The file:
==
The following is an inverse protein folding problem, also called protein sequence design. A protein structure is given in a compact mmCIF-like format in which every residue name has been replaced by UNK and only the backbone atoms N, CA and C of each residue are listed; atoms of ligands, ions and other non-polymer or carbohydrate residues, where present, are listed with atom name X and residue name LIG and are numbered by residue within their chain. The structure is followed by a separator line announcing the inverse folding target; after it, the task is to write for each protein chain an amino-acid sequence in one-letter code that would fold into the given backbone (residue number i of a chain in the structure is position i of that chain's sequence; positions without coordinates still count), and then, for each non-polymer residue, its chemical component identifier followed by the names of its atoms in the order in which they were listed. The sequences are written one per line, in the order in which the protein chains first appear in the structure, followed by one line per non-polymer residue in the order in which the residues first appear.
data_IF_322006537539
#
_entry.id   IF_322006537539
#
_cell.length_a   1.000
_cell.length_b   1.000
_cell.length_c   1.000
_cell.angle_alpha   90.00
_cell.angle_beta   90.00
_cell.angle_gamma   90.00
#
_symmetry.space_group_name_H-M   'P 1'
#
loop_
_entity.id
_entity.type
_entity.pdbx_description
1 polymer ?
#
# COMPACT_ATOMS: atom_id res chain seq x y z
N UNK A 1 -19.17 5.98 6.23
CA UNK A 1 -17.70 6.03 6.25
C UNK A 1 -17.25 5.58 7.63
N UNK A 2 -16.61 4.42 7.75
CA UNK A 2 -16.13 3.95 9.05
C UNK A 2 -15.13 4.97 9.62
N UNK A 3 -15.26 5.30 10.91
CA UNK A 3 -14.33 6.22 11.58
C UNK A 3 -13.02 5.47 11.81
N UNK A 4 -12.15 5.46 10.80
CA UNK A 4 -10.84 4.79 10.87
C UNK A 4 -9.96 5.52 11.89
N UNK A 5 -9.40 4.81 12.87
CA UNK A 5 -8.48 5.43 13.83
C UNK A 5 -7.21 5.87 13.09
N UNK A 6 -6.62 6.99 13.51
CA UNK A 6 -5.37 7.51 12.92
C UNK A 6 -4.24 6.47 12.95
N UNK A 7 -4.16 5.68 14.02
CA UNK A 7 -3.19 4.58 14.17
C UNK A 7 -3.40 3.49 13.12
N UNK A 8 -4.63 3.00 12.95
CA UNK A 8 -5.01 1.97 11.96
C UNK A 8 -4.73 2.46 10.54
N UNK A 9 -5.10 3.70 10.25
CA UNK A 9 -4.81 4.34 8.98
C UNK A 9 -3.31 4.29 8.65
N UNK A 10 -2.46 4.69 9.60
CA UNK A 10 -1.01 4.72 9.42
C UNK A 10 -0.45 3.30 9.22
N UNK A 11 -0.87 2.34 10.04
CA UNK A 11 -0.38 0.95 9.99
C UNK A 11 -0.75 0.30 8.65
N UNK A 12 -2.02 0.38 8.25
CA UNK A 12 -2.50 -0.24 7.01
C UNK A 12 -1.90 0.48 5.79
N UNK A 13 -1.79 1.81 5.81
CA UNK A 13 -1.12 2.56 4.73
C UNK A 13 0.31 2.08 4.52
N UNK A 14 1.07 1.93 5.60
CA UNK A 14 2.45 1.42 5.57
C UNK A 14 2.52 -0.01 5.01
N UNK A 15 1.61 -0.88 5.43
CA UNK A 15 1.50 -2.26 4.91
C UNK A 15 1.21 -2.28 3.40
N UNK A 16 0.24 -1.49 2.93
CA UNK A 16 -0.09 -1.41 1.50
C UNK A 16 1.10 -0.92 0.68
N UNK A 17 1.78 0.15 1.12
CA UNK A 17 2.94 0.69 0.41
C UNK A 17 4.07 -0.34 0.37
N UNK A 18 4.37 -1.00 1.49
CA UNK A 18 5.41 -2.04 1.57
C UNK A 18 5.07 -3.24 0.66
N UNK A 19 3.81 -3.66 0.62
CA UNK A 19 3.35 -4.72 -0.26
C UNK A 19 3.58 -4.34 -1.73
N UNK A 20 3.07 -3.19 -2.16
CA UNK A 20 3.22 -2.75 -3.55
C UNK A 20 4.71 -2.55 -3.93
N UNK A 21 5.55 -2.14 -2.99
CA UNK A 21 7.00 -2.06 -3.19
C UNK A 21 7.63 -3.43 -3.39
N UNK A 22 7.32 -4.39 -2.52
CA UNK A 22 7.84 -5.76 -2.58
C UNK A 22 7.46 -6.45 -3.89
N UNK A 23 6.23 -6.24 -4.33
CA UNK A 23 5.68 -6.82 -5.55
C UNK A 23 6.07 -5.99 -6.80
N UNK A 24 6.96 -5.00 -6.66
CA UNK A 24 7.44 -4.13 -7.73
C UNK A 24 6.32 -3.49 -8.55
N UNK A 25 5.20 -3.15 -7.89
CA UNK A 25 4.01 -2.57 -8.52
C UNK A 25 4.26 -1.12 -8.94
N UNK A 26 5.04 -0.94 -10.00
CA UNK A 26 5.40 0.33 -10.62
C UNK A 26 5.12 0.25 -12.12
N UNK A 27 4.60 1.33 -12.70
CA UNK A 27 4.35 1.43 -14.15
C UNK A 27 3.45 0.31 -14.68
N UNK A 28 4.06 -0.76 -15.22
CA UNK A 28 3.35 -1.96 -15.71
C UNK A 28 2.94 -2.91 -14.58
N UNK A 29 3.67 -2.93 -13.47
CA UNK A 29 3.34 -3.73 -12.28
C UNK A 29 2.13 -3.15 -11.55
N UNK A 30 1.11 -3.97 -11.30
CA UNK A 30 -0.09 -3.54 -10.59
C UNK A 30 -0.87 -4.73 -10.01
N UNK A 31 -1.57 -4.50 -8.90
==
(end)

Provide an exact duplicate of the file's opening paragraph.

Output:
The following is an inverse protein folding problem, also called protein sequence design. A protein structure is given in a compact mmCIF-like format in which every residue name has been replaced by UNK and only the backbone atoms N, CA and C of each residue are listed; atoms of ligands, ions and other non-polymer or carbohydrate residues, where present, are listed with atom name X and residue name LIG and are numbered by residue within their chain. The structure is followed by a separator line announcing the inverse folding target; after it, the task is to write for each protein chain an amino-acid sequence in one-letter code that would fold into the given backbone (residue number i of a chain in the structure is position i of that chain's sequence; positions without coordinates still count), and then, for each non-polymer residue, its chemical component identifier followed by the names of its atoms in the order in which they were listed. The sequences are written one per line, in the order in which the protein chains first appear in the structure, followed by one line per non-polymer residue in the order in which the residues first appear.